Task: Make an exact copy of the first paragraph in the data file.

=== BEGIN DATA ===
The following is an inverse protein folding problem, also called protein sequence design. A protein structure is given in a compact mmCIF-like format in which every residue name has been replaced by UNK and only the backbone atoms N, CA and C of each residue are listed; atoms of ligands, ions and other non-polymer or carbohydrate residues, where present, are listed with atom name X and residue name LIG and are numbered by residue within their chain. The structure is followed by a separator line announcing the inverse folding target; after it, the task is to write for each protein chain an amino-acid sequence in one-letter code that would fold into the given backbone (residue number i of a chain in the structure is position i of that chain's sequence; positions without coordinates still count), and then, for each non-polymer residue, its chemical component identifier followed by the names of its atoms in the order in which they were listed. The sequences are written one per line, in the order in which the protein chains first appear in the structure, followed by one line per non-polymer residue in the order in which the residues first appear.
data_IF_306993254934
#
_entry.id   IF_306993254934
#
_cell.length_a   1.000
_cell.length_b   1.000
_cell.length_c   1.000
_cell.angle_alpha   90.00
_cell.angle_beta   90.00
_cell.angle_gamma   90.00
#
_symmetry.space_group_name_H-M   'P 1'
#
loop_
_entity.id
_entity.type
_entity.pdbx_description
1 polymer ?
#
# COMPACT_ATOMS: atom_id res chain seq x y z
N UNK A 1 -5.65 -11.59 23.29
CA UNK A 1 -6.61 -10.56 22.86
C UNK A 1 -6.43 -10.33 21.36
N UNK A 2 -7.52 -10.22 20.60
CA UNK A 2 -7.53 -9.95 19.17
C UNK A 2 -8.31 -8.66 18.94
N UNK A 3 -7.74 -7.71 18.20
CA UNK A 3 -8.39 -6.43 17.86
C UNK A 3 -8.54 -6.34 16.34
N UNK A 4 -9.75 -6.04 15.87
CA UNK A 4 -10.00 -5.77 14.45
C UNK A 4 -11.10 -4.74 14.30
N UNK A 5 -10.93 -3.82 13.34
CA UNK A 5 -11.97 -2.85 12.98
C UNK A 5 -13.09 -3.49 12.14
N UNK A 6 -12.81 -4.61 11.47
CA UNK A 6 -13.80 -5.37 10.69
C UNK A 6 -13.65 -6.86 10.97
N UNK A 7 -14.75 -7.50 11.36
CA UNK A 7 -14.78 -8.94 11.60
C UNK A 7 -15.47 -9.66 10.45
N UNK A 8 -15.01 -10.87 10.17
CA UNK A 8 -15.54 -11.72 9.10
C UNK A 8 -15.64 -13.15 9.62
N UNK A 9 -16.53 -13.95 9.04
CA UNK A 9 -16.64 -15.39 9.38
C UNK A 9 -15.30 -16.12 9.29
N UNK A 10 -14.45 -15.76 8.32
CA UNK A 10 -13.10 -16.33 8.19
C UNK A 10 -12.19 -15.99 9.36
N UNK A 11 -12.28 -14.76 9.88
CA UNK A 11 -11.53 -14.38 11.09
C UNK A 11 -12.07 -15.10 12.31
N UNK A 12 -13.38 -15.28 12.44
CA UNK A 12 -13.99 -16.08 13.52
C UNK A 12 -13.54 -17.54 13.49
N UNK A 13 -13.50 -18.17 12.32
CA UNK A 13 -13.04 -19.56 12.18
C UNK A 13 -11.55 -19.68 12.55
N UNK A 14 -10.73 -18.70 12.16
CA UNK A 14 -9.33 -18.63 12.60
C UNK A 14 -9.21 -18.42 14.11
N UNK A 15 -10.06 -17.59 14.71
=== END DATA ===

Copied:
The following is an inverse protein folding problem, also called protein sequence design. A protein structure is given in a compact mmCIF-like format in which every residue name has been replaced by UNK and only the backbone atoms N, CA and C of each residue are listed; atoms of ligands, ions and other non-polymer or carbohydrate residues, where present, are listed with atom name X and residue name LIG and are numbered by residue within their chain. The structure is followed by a separator line announcing the inverse folding target; after it, the task is to write for each protein chain an amino-acid sequence in one-letter code that would fold into the given backbone (residue number i of a chain in the structure is position i of that chain's sequence; positions without coordinates still count), and then, for each non-polymer residue, its chemical component identifier followed by the names of its atoms in the order in which they were listed. The sequences are written one per line, in the order in which the protein chains first appear in the structure, followed by one line per non-polymer residue in the order in which the residues first appear.